By BRIAN L. GOLDBECK
To protect Americans overseas and advance U.S. interests, I was proud to represent America in 10 posts in seven countries over my 32 years of service with the U.S. State Department.
I write this in advance of Foreign Service Day May 7, a day Congress designated honoring our active-duty and retired members of the Foreign Service, including some 250 Ambassadors and others that perished overseas while serving our nation.
This past year’s devastation and uncertainty has been difficult for everyone. This includes our 15,600 Foreign Service members that have remained on the front lines throughout the pandemic, working to bring more than 100,000 Americans home safely and continuing to protect and serve America’s interests abroad. Indeed, this included our U.S. Consul General in Wuhan, China, a colleague and friend plus his family, as he and his staff coordinated the safe return of Americans from that Covid-19 epicenter.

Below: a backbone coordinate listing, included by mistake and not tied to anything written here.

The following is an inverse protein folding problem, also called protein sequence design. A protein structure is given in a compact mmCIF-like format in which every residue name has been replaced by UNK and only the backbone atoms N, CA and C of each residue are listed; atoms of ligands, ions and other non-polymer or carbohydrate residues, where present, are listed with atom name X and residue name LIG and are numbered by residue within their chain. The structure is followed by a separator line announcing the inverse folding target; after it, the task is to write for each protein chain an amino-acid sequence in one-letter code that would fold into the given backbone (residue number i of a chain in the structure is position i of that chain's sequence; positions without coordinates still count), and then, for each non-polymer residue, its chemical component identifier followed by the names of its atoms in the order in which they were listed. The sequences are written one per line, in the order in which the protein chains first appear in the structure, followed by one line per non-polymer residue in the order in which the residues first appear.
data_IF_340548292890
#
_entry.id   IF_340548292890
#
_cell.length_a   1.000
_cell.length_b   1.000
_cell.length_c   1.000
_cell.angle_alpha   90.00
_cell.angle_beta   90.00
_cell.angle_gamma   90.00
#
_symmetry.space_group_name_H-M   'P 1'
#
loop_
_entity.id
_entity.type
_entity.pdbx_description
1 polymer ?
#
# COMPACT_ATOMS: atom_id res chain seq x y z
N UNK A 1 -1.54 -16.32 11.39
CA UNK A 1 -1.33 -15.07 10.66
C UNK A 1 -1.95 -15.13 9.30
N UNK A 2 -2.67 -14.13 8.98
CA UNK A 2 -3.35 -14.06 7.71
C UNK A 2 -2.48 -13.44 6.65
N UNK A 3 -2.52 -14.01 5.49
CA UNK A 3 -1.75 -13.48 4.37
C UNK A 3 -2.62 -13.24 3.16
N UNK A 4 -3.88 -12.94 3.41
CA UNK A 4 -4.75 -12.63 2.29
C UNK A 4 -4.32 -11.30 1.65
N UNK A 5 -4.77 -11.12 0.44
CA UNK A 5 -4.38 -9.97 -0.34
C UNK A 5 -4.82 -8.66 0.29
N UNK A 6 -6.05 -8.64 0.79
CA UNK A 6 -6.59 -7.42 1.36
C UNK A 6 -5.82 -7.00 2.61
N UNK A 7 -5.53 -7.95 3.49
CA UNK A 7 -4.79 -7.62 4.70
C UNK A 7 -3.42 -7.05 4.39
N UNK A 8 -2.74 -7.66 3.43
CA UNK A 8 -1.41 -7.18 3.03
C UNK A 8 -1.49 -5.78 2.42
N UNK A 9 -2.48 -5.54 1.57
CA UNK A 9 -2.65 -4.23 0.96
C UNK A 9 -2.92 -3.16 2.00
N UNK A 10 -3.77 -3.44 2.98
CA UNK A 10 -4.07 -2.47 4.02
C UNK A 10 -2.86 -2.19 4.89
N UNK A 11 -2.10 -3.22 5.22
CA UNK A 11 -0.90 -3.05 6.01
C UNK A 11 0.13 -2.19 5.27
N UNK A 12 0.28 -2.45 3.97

Diplomacy is our first line of defense, neutralizing issues before they become threats to Americans. However, for diplomacy to take the premier place in our foreign policy, we must once again strengthen our Foreign Service.
Our diplomats are overstretched, and our embassies and consulates are understaffed. China has eclipsed us with more diplomatic outposts and overseas diplomatic personnel with increased funding and giving more foreign aid as well.
This year has demonstrated the need for increased global engagement and the importance of U.S. global leadership. Clearly, others will lead if the U.S. does not. America’s diplomats are on the ground in countries all over the world, often in dangerous and difficult locations, representing America’s interests.
Let’s make sure the U.S. has the necessary personnel and resources to meet the needs of the American people now and in the future.